I think the primary job of the president of the SBC is to protect the rights of the messengers in the meeting. I want to conduct the meeting in a way that’s fair to everyone, but also everyone needs to understand, because there were a lot of complaints made in recent meetings about “we had this person ready to speak to this at this microphone, and they didn’t get to do it.” I’ve been there, and it’s easy to say, “I’m gonna blame the guy wielding the gavel” or “I’m gonna blame the people that I really think pull the strings back there” or whatever else when the fact of the matter is the majority of people didn’t want to listen to me. They voted to end the debate. They voted to do that because they felt like they knew what they needed to know to make their choice to cast their ballot, and their voice is more important than my voice.
Would you say that that played out in a very real way with the formation of the Sexual Abuse Task Force in the way that came from the floor through the messengers?
One hundred percent. I would say that it’s hard to claim that elites rule the SBC when you just watched the messenger body of the SBC overwhelmingly, on multiple occasions in the same annual meeting, say, “No, actually we’re going to do that. We want to do this,” and carry the day with their ballots and to see the people on the platform go, “What just happened?”
I heard that at our last annual meeting, multiple times. I ran into people who would grab me and say, “What just happened?” I’ll tell you what just happened, our polity just happened. The messengers from the churches stood up and said, “This is what we want to do.” That’s happened in between the annual meeting since then. So, I think we’re really becoming more and more healthy in terms of the engagement of messengers. I think we’re less elitist than we’ve been in years right now.
Because the messenger voice is stronger than it’s been in years?
And because the messenger voice is stronger than it has been in years and because they’re thinking more independently now, and more messengers are showing up more churches are engaged.
There’s been a lot of discussion about possible remote voting changes in the constitution. Where do you stand on that?
I’m opposed to remote voting for this reason. A lot of people look at this from the perspective of, “Hey, I do a lot of things with my smart phone. I do a lot of things with my computer. I think we could set up a system where it would be possible for people to vote.” But I think what the president of the SBC has to worry about and what the Executive Committee and the Committee on Order of Business have to worry about is not, “Can we put a system in place where we think it’s possible that people would be able to vote?”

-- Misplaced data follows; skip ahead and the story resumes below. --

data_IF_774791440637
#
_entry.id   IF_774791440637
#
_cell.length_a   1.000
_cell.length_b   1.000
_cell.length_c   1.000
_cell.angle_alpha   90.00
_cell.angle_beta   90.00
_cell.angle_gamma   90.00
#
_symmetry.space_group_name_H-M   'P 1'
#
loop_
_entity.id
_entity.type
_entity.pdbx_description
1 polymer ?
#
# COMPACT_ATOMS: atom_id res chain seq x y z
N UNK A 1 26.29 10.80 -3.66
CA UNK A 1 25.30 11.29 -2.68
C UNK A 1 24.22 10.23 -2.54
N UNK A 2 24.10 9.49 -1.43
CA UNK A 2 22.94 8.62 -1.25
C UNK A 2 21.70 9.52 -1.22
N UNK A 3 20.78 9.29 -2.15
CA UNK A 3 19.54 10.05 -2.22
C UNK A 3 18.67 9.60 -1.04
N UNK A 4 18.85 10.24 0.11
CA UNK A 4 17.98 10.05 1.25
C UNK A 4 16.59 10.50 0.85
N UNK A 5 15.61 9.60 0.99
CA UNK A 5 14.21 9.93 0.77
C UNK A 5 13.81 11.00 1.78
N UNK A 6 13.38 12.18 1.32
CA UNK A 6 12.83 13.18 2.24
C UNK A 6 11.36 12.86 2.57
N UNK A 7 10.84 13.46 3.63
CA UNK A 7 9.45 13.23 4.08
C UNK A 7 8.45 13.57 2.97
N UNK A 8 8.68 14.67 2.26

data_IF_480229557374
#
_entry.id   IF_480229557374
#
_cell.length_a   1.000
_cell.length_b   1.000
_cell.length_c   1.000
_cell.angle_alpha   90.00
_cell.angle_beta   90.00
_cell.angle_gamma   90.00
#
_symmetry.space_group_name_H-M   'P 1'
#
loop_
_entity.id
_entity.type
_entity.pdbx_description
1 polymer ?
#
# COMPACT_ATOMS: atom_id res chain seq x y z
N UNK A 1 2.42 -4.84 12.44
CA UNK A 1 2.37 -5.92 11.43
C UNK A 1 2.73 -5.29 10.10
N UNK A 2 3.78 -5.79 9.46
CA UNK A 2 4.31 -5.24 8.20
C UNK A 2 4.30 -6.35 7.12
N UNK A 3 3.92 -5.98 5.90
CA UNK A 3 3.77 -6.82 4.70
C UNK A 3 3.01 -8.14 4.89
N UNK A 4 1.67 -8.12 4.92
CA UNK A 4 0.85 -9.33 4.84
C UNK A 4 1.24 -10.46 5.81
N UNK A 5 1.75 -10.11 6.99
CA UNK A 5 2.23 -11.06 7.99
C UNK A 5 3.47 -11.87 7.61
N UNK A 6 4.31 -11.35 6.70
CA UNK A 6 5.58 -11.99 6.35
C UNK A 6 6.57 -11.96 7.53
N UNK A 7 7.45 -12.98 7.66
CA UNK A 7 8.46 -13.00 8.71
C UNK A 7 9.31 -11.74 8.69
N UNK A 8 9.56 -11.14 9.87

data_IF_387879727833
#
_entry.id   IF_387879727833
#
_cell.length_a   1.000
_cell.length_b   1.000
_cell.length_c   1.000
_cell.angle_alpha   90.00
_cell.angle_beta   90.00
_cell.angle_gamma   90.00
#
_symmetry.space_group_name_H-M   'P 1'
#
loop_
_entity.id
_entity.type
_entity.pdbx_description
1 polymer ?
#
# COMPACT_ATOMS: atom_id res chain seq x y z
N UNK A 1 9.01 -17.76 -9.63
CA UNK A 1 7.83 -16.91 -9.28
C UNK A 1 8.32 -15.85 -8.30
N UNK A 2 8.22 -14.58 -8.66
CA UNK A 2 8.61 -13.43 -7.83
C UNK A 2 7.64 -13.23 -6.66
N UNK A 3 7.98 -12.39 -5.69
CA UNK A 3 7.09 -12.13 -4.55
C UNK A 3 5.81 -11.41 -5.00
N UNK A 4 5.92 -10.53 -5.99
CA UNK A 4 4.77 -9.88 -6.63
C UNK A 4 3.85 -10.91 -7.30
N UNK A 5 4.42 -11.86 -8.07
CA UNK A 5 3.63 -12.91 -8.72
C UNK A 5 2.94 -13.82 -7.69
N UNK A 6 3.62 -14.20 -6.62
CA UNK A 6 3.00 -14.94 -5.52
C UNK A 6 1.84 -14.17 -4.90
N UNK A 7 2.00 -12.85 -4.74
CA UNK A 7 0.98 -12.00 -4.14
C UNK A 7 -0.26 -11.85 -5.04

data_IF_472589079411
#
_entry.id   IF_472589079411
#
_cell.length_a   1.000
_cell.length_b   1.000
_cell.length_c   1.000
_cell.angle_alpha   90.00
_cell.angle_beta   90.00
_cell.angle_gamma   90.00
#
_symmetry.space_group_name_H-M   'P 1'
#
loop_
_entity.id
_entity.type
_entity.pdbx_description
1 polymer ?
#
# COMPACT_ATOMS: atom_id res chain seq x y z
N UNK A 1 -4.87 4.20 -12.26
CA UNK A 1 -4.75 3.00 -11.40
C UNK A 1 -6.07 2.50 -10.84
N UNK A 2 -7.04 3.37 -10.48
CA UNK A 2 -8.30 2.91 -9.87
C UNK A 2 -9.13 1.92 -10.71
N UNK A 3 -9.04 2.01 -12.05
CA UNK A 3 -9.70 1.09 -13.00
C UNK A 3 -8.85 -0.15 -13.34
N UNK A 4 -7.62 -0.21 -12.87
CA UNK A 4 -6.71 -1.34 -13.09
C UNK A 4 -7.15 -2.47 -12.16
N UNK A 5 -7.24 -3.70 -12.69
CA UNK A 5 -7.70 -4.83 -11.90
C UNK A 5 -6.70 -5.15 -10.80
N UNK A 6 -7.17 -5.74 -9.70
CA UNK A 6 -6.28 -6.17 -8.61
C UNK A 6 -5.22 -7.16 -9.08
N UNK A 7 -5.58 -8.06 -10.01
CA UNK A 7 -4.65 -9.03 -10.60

You have to put together a system in place where you can say we can guarantee that people will be able to vote, we can guarantee that people will be able to hear all of the deliberations, people will be able to operate on the same set of information and people will be able to cast a ballot that we will know for sure has been received and has been accounted for.
We live in a time where technology is advanced and makes a lot of things possible. We also live in the time in which the Iowa Democratic Caucus devolved into utter chaos because of technology failures and the level of division that would ensue and the accusations of elitism and the conspiracy theories that would ensue if we had technological problems pop up in the middle of an important vote for the Southern Baptist convention would be horrible.
The next president will lead us through the report of the Sexual Abuse Task Force. Are you prepared for that?
I have no idea what’s in the report. That means I ought to be circumspect about what I say. I have a demonstrated track record of being all in on doing the right thing with regard to sex abuse in the Southern Baptist Convention. In fact, I’ve creatively come up with ideas nobody else came up with.
Alongside that, I also have a long-term demonstrated track record of being all in on Baptist polity and Baptist distinctives and Baptist beliefs. So if there are people who look at the response to sex abuse and say, “I’m worried that someone all in on the response to sex abuse won’t know about or care about the autonomy of the local church or won’t know about or care about the uniqueness of the way that Southern Baptist polity is structured or about the about the non-connectionalism that we have in an SBC family of conventions and entities and associations and whatever else.”
I do know about all of those things. I’ve written about those things. I’ve taught those things in seminary classes. I’m 100 percent committed to those things, too. I believe this is going to look different in the way it happens in the Southern Baptist Convention versus the Catholic church, for example, because our structure and our beliefs are different.
I also think that the response for prevention and for addressing sex abuse is going to look a little different in the Southern Baptists Convention than it’s going to look in other denominations because of the uniqueness of our structure and our polity and our distinctive beliefs.
I think this is a lot like the moment in the movie “Apollo 13,” where Gene Kranz is standing there, and they’re waiting on re-entry of Apollo 13. There are a couple of NASA officials who are back in the back with their arms folded, kind of worried. And one of them says to the other one: “I know the challenges we face. This could be the worst disaster in NASA’s history,” and Gene Kranz turns and looks at them and says, “I believe it’s going to be our finest hour.” I think that possibility is here. I think it’s possible that facing all of these challenges, if we’re committed to doing the right thing and we’re committed to our beliefs and our polity, but also committed to justice and righteousness, this could be our finest hour because finest hours arise out of darkest hours.